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Week 4: Vatican II and the Church in the Modern World

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Vatican II’s document on The Church in the Modern World is one of the most remarkable of the sixteen documents produced by the Council. In many ways it is the fruit of the Council itself, since originally there had been no plans for such a document in the preparatory stages. Also, if you know the history of the church leading up to Vatican II, the very title is somewhat of a surprise. Just a hundred years before, Pius IX issued a document that basically denied that the church could ever have anything to do with the “modern world” and its ideas of democracy, individual dignity, the right of people to follow their consciences, the importance of history.

During the Council the document was very controversial, and there were times when it was not clear that there would be a statement on the church’s dealings with contemporary society at all. The bishops were also divided about the document that was eventually presented for discussion on the Council floor. Some thought it was too optimistic, that it was not critical enough, that it neglected the reality of sin, and it neglected the theology of the cross. Some interpreters of the Council still object to it today, arguing that the Council should not be interpreted from its perspective, but from the perspective of the more internally-focused document on the church. Nevertheless, the document was passed by a large majority of the bishops, and many think that it is the Council’s masterpiece, its most mature statement.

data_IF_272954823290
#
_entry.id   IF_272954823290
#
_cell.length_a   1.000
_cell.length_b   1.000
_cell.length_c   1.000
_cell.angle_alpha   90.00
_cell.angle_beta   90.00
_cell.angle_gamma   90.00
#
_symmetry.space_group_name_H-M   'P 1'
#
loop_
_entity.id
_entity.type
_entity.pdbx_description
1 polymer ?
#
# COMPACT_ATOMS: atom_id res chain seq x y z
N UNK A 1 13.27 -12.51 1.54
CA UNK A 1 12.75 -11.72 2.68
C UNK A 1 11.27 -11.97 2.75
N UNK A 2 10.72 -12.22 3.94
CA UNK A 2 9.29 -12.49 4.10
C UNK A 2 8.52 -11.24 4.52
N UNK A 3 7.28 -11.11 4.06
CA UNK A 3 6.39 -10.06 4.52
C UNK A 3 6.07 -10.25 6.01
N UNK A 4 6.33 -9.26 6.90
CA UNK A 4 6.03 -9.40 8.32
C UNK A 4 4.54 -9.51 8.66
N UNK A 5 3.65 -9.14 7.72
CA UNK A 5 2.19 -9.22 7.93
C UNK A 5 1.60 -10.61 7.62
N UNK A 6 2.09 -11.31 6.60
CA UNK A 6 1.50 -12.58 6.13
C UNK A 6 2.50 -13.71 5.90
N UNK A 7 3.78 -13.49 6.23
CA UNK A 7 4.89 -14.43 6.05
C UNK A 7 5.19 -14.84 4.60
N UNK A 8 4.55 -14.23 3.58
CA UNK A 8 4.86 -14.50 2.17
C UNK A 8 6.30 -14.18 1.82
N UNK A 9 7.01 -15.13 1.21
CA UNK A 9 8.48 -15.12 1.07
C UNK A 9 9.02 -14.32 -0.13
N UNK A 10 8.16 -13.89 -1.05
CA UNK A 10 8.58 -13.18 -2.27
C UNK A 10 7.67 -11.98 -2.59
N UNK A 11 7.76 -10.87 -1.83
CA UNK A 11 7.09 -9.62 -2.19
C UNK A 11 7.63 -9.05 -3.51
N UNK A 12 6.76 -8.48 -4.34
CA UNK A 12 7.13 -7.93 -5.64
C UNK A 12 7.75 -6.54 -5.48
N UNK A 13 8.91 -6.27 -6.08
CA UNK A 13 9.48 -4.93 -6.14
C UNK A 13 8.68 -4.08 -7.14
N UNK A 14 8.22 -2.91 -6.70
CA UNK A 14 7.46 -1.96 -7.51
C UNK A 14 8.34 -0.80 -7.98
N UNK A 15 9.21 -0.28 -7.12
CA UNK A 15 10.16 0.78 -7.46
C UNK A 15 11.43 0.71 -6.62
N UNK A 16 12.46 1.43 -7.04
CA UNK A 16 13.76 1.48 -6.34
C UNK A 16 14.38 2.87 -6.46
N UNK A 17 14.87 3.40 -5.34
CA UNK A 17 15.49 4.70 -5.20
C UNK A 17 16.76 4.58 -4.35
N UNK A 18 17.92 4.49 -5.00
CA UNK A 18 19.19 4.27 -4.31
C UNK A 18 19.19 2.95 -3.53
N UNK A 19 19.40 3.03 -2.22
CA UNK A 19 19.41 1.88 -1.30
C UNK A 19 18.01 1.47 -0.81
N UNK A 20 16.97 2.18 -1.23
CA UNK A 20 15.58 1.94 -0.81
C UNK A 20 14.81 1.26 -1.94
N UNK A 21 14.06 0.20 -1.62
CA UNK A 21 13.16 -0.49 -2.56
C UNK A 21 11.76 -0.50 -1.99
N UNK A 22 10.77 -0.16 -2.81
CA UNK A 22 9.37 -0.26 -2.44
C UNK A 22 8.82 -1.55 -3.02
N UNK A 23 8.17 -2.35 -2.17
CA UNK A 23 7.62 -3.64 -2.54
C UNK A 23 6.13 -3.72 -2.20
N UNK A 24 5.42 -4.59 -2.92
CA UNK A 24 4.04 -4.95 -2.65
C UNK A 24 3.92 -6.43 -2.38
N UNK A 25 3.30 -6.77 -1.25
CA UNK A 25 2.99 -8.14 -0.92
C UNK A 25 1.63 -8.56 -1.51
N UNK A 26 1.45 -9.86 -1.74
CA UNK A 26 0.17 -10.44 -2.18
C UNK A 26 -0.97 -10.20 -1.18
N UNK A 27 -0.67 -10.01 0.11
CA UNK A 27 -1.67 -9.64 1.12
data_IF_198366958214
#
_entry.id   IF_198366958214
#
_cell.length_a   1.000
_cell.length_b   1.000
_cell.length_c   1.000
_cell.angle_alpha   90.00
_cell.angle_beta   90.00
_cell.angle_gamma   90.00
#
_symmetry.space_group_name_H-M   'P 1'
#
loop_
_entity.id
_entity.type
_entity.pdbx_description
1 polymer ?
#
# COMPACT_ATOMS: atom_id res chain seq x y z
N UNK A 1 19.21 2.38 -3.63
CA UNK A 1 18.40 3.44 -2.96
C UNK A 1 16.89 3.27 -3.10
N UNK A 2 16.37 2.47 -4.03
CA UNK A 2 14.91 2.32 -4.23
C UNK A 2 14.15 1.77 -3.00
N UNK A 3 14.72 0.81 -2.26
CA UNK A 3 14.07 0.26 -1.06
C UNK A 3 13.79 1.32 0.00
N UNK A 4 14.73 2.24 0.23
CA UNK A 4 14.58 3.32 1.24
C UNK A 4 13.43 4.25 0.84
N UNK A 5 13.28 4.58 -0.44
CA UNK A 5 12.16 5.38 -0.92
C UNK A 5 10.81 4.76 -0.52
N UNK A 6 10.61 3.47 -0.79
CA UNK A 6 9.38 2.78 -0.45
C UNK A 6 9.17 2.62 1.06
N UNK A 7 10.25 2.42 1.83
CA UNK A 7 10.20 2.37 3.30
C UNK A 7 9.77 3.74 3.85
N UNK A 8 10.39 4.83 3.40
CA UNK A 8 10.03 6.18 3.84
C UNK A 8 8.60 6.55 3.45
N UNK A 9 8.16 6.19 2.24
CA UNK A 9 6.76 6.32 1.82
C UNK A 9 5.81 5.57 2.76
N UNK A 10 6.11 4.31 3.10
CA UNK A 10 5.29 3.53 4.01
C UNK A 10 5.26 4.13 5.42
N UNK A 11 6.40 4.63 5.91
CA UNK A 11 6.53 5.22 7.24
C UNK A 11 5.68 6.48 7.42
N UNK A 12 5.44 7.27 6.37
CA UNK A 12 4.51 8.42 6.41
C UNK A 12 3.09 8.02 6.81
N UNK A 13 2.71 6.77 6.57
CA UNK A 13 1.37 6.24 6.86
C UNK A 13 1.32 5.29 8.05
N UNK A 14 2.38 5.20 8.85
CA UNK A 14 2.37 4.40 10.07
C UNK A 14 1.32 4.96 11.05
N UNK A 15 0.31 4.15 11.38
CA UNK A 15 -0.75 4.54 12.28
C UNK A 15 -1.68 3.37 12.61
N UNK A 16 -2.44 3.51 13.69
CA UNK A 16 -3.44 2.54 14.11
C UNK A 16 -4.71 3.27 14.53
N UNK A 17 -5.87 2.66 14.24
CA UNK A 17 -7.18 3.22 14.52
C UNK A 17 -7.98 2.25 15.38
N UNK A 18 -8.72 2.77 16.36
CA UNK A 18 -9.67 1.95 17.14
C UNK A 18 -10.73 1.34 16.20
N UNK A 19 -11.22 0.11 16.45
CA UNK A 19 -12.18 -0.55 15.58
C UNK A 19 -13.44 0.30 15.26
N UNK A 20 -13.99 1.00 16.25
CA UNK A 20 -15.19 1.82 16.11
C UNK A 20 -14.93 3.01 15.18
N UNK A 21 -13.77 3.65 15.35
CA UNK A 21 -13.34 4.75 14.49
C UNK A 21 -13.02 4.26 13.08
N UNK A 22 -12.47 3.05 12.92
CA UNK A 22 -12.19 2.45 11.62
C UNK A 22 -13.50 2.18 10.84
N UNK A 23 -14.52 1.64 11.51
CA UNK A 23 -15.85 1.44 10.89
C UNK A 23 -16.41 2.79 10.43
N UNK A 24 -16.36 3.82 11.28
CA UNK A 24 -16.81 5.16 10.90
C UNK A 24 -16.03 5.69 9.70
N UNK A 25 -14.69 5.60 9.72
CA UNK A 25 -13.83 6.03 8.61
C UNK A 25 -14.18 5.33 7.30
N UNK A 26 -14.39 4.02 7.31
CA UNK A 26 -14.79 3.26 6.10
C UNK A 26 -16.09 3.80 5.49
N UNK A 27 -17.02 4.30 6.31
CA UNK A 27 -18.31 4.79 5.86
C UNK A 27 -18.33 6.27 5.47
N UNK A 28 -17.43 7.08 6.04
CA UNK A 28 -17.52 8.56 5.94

What is clear, in any case, is that it is an inspiring document, and there are in it many inspiring passages, some of which will be presented this week for your reflection. The document is the longest of all those issued by Vatican II—by far—and its contents are very complex. It consists of a substantial Preface, followed by a rather lengthy “Introductory Statement” on the context to which the document is addressed. Part I of the document is entitled “The Church and the Vocation of Human Beings,” and consists of four chapters: (1) on the dignity of the human person; (2) on the human community; (3) on human activity in the world; and (4) on the role of the church in the modern world. Part II is addresses “Some Problems of Special Urgency,” and has five chapters: (1) on the family; (2) on culture; (3) on socio-economic life; (4) on politics; and (5) on world peace.

Since the publication of The Church in the Modern World there can be no doubt that the point of the church is not the church itself, but the service of and sanctification of the world in which it lives. The church is a community-in-mission, and its mission is to be a partner with God in bringing creation to full flourishing.


DAY 16

Quote of the Day:

“The joys and the hopes, the griefs and the anxieties of the women and men of this age, especially those who are poor or in any way afflicted, these too are the joys and hopes, the griefs and anxieties of the followers of Christ. Indeed, nothing genuinely human fails to raise an echo in their hearts.  …  That is why this community realizes that it is truly and intimately linked with humankind in its history” (paragraph 1).

Questions for Reflection:

  1. What do you think are “the joys and hopes, the griefs and anxieties” of people today? Do you feel called to respond to these in some way?
  2. What are your own “joys and hopes, griefs and anxieties”? How do you think the church can best respond to these today?